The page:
The Life and Times of the Star-Spangled Banner


Unlike many of the other songs in this site, there is no controversy over when and by whom America was written. The author's name is Reverend Samuel Smith. He wrote the song in February, 1832. He wrote it in one sitting on an afternoon. It was not performed publicly until July 4 of that year.

Rev. Smith used the tune God Save the King, which was already the national anthem of Great Britain. This was a problem when it was considered as a candidate for the American national anthem. On the one hand, God Save the King long predates the American Revolution. It therefore belongs to the common heritage of Anglo-American culture. This is a convincing argument for most tunes that were written before the American Revolution. After all, Anacreon is an English tune. God Save the King is not just any song, however. It is the tune for the British national anthem. When dignitaries make an official visit, it is common as a courtesy to play the national anthem of the visiting country. If the prime minister of Britain were to visit the United States, it would be somewhat rude to play a tune that could be interpreted as the American anthem. Of course, this problem goes away if the words are sung. Nevertheless, this issue counted against America when it was time to select an anthem for the United States.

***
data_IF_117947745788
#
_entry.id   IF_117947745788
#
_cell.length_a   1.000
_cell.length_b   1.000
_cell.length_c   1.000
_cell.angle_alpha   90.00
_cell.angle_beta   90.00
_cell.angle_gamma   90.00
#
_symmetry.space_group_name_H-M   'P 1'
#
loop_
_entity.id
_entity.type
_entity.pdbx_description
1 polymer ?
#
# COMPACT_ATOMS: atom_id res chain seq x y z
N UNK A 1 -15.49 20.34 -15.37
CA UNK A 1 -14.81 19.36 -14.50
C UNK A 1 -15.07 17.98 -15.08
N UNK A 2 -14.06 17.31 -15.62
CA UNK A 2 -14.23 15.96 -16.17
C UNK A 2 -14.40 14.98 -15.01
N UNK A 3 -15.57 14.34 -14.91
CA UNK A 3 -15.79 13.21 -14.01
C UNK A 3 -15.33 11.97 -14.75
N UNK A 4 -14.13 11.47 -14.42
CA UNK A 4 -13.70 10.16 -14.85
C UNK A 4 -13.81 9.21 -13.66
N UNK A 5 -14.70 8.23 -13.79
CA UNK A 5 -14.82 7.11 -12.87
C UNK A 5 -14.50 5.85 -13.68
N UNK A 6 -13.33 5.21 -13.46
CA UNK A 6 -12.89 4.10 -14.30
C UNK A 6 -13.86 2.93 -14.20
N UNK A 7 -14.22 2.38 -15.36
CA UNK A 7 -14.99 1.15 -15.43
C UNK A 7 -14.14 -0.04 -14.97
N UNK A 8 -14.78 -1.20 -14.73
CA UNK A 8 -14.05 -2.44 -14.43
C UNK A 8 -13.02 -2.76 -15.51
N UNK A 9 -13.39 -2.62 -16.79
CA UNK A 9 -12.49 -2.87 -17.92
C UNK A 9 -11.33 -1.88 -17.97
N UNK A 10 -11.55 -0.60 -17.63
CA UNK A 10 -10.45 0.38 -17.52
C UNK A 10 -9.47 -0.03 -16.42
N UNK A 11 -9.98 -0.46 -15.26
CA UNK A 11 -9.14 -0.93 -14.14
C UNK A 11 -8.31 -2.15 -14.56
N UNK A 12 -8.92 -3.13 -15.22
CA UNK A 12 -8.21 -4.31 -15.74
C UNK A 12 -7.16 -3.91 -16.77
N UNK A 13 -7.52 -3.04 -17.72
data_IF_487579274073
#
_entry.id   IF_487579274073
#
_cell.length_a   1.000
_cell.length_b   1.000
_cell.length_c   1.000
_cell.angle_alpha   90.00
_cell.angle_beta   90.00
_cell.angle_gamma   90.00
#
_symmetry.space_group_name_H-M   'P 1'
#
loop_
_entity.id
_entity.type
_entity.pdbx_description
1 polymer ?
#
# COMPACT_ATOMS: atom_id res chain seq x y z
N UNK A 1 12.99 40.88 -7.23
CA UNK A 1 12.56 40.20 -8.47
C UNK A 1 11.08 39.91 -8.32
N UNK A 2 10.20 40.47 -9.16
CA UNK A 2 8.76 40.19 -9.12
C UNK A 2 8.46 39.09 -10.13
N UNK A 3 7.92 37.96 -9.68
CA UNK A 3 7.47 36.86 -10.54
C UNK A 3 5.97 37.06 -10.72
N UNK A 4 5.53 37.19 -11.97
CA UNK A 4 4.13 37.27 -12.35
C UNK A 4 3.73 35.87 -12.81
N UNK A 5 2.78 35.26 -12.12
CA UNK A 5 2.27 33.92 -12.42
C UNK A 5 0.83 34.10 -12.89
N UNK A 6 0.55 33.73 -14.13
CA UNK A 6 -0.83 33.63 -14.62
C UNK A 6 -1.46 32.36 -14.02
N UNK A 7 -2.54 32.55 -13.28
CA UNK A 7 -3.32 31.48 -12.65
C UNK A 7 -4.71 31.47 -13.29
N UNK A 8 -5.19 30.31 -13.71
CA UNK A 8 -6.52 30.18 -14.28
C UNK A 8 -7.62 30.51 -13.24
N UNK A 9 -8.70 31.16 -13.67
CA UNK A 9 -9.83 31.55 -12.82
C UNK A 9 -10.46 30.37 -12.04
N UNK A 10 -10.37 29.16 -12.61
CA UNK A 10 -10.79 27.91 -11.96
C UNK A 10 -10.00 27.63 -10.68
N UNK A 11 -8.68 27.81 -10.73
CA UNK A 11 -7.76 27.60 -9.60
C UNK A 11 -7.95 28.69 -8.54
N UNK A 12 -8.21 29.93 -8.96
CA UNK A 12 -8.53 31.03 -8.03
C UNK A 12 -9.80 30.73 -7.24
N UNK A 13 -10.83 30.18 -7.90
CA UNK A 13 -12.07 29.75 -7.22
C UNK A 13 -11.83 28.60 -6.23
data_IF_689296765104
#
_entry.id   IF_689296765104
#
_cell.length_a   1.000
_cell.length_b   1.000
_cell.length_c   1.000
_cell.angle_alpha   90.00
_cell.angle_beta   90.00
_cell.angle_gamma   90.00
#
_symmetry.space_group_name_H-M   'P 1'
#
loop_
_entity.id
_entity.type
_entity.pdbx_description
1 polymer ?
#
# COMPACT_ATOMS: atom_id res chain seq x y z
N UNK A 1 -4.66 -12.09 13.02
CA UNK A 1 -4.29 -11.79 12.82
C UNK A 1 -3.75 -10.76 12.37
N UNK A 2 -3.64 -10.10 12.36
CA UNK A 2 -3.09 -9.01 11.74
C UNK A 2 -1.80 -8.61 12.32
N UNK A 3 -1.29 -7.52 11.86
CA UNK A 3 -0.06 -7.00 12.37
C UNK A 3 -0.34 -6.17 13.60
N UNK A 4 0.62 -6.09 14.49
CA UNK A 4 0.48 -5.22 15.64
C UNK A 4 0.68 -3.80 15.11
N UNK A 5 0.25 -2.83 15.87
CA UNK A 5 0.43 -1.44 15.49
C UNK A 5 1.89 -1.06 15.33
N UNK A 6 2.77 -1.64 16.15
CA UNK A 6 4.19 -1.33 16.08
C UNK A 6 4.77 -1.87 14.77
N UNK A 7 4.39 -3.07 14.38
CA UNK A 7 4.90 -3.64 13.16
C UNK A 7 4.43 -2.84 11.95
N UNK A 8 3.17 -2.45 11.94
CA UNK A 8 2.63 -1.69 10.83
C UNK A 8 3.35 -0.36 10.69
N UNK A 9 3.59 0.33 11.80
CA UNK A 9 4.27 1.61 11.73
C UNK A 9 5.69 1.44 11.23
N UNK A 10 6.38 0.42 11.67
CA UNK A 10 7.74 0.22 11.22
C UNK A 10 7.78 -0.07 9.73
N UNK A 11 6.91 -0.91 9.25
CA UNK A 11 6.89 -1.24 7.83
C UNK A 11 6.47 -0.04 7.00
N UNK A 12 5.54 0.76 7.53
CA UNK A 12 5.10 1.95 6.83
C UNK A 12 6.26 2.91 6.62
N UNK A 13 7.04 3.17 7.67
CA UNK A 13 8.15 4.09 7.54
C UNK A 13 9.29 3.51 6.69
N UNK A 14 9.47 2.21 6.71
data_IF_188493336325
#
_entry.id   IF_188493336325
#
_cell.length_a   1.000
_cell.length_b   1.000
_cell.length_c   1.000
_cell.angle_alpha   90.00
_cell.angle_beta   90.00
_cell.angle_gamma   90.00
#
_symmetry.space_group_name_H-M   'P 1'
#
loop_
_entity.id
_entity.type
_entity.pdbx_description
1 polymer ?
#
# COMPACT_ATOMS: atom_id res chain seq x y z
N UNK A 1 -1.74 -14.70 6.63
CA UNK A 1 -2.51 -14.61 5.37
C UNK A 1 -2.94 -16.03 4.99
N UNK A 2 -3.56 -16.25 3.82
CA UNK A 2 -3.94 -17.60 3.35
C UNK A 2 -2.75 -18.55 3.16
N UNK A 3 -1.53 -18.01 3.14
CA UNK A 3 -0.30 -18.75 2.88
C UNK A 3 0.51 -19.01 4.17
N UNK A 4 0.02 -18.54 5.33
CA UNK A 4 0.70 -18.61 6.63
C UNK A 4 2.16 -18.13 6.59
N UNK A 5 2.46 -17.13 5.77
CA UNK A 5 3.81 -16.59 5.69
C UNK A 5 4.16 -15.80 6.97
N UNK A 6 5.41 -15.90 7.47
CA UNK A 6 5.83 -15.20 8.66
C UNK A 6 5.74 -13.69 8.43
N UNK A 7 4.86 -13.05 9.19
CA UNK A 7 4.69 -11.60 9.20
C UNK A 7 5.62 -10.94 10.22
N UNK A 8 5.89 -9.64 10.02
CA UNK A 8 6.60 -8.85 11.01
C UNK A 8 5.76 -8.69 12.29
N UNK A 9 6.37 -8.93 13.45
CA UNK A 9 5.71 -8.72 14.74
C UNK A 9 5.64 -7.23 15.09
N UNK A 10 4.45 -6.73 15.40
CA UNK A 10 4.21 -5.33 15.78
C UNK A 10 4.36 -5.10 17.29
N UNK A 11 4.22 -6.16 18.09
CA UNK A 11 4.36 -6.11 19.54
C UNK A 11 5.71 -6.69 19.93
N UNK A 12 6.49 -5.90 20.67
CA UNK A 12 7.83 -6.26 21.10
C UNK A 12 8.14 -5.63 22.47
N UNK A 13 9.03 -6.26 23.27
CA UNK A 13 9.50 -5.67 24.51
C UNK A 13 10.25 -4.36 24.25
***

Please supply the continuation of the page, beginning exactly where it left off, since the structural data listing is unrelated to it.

First ringing of the Liberty Bell

Let Freedom Ring



My country 'tis of thee

Sweet land of liberty;

Of thee I sing.

Land where my fathers died

Land of the pilgrims' pride

From every mountain side

Let freedom ring.

My native county, — thee,

Land of the noble free

Thy name I love;

I love thy — rocks & rills.

Thy woods & tempted hills

My heart with rapture thrills

Like that above.

Let music swell the breeze

And ring from all the trees

Sweet freedom's song.

Let all that breathes partake

Let mortal tongues awake

Let rocks their silence break

The sound prolong.

Our fathers' God to Thee

Author of liberty

To Thee we sing.

Long may our land be bright

With freedom's holy light

Protect us by Thy might

Our God and King.

Reverend Smith wrote one more verse in his first draft, which he then crossed out. America is the only song candidate for the national anthem of the 4 proposed in 1908 which is not warlike. Rev Smith decided to leave out the only warlike verse.

No more shall tyrants here

With haughty steps appear

And soldier bands.

No more shall tyrants tread

Above the patriot dead

No more our blood be shed

By alien hands.